Understanding human influence on carbon (C) cycling is crucial for assessing stability of our ecosystems. Soil organic matter (SOM), which is the largest terrestrial store of C, provides nutrients for plants, water retention, and climate change mitigation. However, even after decades of researching SOM responses to global change, we have yet to reach consensus on its responses to global changes such as increasing temperatures and nitrogen (N) pollution. This variability may be attributed to distinct components of SOM responding differently to environmental change. Two SOM components that have distinct properties are the mineral-associated organic matter (MAOM), formed mostly of microbially-derived compounds associated with soil minerals, and the particulate organic matter (POM), formed mostly of only partially degraded structural plant inputs. We harnessed published data on responses of SOM components to global change and performed a systematic meta-analysis to assess the response of MAOM, POM, and bulk SOM to experimental N fertilization, warming, CO2 enrichment (eCO2), and changing precipitation regimes.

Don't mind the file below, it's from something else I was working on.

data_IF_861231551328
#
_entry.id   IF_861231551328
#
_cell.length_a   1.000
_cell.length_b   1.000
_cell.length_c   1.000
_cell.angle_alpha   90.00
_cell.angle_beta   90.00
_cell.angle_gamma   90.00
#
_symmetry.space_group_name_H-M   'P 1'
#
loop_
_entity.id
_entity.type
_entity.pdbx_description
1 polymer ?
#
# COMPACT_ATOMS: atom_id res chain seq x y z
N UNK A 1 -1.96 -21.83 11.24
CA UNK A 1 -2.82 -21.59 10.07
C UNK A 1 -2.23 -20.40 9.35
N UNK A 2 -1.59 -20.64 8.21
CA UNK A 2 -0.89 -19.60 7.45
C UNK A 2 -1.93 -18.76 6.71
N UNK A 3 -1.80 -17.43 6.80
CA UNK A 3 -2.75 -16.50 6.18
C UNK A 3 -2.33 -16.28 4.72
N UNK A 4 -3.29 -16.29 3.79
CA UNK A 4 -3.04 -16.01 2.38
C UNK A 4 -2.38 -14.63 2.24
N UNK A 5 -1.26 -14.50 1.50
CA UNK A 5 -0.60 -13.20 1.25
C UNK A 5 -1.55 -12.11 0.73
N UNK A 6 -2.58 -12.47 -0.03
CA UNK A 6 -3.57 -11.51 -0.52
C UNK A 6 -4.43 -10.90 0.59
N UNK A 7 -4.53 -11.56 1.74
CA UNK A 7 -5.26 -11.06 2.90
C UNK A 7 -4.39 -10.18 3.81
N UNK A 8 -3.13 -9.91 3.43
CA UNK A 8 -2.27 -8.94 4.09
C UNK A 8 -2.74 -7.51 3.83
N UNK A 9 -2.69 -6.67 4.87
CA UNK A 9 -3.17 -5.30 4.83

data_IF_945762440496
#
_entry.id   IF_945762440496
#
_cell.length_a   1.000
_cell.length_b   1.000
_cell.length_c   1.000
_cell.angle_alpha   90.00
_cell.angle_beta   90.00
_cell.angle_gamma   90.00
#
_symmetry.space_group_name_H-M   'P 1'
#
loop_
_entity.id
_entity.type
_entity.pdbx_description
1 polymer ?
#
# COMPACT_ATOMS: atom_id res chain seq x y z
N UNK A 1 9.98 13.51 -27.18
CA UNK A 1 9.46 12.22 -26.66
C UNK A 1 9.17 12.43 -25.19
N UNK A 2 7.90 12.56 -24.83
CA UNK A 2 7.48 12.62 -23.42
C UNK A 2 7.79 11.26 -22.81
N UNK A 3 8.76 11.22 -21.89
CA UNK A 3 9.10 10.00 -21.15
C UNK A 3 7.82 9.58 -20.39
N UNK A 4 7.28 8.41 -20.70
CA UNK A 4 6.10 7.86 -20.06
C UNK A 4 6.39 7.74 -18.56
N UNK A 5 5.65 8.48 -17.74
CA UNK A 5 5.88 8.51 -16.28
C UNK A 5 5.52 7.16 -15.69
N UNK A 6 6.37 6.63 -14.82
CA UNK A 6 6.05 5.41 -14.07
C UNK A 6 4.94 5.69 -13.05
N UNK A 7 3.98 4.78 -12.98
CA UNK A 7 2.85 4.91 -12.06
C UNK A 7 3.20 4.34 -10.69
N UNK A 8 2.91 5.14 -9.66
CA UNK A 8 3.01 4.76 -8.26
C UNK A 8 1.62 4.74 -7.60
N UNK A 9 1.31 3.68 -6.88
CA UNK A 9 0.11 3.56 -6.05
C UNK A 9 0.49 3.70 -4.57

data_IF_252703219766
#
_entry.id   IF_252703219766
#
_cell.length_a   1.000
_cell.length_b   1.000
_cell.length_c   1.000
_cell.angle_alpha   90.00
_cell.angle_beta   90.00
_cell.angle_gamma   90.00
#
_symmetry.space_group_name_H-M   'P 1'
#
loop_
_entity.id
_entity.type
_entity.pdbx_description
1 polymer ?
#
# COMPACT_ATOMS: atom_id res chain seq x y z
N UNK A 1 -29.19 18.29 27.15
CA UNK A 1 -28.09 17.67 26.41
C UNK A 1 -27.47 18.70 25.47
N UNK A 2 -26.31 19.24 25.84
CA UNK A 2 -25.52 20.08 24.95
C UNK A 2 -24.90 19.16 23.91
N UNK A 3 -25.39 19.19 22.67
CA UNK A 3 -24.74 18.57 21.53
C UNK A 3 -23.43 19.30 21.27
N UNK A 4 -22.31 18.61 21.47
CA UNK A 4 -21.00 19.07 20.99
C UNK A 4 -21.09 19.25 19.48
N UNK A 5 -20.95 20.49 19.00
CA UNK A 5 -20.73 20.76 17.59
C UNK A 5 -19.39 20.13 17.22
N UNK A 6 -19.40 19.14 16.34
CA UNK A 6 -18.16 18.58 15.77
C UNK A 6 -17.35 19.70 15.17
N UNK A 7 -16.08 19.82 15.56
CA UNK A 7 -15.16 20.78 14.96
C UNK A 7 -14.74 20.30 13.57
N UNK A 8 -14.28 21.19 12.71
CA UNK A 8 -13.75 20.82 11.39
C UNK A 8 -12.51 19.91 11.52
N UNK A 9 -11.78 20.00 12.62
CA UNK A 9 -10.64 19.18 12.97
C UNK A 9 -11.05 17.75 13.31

Preliminary results show diverse responses of C concentrations of POM, MAOM, and total SOM, that are dependent on the imposed global change factor. With N fertilization, there is a significant increase in all three pools, albeit larger for POM-C. There were more complex responses to other global change factors. Warming treatments had no effect on SOM-C, but significantly reduced MAOM- and POM-C. Similarly, eCO2 had negligible effects on SOM- and MAOM-C but significantly increased POM-C. Interestingly, additional precipitation significantly increased MAOM and decreased POM, leading to negligible effects on the total SOM pool. Lastly, for interacting global change factors, low sample sizes led to high variability, apart from significantly decreased POM-C in response to combined eCO2 and warming. These patterns have significant implications for how C cycling is studied. For N fertilization, data on total C stocks may be sufficient. However, for assessing effects of other global change factors on soil C storage, it is imperative that we consider different SOM pools. Our data suggest that global change will have a greater impact on freely cycling C, represented by the POM pool, which could lead to cascading effects on ecosystem function. In contrast, weaker effects on MAOM-C are expected given its stability, but significant changes in this pool have implications for long-term soil C storage and potential climate change mitigation. Our data suggest that assessing multiple SOM pools will provide a clearer understanding of ecosystem functioning under projected global changes.